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Four-year Degree Not Required


July 5, 2013


Four-year Degree Not Required

Four-year college may not be the answer for all students, based on major and career area of interest, according to the authors of a recent Brookings publication.  

On average, there are benefits of getting a bachelor's degree that outweigh costs. But, to quote Should Everyone Go To College?  authors Stephanie Owen and Isabel Sawhill, "the key phrase here is 'on average'."

The authors used Census data to point out that college majors and occupations are not created equally when it comes to employment and earnings. For instance, the lifetime earnings of a college graduate who studied the arts and works in the service sector may be lower than the lifetime earnings of the average high school graduate. This aligns with research from the Georgetown University Center on Education and the Workforce demonstrating that 43 percent of young workers with licenses and certificates earn more than those with an associate degree; 27 percent of young workers with licenses and certificates earn more than those with a bachelor's degree; and 31 percent of young workers with associate degrees earn more than those with a bachelor's degree (these data points and similar research findings are available on ACTE's CTE Works! Fact Sheet).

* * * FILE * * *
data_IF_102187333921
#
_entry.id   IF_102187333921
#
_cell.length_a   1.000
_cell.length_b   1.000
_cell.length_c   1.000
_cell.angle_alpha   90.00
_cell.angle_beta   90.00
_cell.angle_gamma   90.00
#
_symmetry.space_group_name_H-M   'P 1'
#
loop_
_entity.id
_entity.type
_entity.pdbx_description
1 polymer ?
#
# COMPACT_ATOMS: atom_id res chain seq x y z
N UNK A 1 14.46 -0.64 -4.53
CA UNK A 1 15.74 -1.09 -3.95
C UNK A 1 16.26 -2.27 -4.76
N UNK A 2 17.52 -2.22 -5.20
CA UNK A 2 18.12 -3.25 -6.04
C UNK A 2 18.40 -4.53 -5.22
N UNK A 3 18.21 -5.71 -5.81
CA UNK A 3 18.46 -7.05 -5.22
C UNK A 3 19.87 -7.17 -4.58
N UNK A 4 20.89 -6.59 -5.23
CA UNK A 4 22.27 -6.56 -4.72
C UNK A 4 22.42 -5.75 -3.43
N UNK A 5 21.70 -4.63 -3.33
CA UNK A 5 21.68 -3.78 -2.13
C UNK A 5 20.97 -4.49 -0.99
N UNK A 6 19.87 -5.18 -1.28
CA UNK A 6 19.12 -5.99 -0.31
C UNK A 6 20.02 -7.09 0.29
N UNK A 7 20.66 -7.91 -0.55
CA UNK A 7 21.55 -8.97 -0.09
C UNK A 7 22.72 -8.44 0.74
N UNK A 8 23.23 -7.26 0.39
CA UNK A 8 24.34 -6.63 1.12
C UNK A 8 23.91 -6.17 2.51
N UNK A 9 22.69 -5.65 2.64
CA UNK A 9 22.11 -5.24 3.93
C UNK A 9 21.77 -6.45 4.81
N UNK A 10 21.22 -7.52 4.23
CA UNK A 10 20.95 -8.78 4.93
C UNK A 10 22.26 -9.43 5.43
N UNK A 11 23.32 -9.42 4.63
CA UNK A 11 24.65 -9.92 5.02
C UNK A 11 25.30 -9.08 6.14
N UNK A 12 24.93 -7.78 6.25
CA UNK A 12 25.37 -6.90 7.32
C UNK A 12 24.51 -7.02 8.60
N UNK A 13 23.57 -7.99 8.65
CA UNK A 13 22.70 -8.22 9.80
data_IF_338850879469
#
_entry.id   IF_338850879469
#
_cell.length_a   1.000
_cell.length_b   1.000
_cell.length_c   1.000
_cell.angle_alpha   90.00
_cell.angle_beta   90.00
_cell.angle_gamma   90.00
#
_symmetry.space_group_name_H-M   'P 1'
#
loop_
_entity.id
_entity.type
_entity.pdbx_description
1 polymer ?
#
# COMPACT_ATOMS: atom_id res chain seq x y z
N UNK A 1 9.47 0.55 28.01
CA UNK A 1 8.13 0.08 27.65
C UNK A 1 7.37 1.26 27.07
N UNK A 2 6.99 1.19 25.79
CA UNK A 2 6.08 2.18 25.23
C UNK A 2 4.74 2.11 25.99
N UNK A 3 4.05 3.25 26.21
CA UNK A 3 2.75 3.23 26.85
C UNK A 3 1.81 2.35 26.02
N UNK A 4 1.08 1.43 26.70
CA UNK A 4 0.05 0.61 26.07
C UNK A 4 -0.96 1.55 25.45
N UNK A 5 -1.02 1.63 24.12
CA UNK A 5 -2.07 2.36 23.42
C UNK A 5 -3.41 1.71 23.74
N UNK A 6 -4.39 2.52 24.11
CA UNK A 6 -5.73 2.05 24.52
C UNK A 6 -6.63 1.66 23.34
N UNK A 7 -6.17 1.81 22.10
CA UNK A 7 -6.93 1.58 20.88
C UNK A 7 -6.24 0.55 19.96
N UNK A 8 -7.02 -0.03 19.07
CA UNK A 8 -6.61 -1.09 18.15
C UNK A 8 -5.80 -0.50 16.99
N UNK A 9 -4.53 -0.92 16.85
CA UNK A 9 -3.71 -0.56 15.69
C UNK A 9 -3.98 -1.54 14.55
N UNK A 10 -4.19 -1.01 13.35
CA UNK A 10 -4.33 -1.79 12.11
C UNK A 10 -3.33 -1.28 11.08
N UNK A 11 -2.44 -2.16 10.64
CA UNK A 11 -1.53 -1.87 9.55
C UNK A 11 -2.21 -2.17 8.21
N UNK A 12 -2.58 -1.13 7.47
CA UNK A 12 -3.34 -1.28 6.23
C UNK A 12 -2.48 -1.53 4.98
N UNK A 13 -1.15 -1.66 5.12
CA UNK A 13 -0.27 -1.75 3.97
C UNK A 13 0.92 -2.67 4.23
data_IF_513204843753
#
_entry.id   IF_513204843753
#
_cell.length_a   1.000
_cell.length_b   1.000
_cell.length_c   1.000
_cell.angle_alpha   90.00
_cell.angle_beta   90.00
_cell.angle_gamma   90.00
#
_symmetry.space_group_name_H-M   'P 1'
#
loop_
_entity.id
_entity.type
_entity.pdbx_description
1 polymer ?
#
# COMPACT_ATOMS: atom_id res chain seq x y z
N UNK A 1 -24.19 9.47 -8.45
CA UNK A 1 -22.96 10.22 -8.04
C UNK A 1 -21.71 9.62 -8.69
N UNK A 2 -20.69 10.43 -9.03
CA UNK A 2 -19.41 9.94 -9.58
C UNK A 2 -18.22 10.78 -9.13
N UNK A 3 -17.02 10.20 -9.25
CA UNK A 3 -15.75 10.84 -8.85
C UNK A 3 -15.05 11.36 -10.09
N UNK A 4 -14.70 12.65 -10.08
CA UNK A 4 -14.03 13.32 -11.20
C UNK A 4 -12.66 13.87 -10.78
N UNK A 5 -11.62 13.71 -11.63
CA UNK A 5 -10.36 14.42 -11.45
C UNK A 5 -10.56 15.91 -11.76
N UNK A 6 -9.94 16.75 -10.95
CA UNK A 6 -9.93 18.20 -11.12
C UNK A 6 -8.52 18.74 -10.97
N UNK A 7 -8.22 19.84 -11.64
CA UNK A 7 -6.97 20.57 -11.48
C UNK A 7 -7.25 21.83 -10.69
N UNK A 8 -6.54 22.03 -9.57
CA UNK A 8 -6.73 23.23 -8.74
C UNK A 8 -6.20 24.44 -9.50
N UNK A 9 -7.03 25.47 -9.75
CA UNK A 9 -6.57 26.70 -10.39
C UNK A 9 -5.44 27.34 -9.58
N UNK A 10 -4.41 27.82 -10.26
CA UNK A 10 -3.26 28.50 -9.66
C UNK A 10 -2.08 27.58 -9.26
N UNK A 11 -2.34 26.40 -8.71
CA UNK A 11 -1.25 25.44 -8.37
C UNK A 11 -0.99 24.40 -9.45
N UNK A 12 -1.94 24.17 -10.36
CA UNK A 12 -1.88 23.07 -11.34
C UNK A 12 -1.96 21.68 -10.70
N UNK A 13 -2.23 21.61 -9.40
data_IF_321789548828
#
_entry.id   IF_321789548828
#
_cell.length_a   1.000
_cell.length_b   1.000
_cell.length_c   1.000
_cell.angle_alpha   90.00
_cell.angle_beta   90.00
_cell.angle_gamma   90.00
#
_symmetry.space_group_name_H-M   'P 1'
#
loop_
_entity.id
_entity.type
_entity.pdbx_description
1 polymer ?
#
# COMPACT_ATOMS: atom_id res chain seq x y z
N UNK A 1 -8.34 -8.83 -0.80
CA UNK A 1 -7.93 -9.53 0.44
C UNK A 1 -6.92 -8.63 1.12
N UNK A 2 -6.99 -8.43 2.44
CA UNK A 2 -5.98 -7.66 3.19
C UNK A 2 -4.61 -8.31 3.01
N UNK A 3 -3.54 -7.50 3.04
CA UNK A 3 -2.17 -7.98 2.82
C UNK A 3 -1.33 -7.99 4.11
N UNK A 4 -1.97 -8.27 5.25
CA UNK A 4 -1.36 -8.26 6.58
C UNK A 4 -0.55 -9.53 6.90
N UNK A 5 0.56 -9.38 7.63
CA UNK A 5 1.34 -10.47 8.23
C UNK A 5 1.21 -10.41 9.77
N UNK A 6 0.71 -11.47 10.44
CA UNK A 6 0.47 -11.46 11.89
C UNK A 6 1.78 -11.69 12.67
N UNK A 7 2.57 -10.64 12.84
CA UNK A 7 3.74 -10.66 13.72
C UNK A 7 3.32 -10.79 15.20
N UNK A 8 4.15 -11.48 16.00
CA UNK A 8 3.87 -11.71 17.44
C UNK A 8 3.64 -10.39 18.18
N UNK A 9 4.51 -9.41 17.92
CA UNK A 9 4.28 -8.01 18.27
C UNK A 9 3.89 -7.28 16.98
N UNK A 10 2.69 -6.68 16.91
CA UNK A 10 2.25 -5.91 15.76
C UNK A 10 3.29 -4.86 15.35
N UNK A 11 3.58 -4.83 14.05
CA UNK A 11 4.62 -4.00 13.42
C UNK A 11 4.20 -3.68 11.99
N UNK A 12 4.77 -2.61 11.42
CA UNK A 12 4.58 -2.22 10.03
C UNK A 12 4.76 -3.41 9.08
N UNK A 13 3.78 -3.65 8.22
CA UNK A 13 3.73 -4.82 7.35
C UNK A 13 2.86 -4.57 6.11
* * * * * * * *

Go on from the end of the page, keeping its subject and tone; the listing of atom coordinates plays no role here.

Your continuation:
Owen and Sawhill recommend making student outcomes by institution, including employment and earnings, more readily available to students and parents as well as simplifying financial aid to help first-generation college students better navigate the aid system. In addition, they point out the value of CTE: "there are many well-paid job openings going unfilled because employers can't find workers with the right skills-skills that young potential workers could learn from training programs, apprenticeships, a vocational certificate or an associate degree."

This emphasis on student outcomes is also apparent in a recent Gallup poll, in which 41 percent of U.S. adults responded that the most important factor in choosing a postsecondary institution was the percentage of graduates who are able to get a good job. Price was the second most important factor, at 37 percent.

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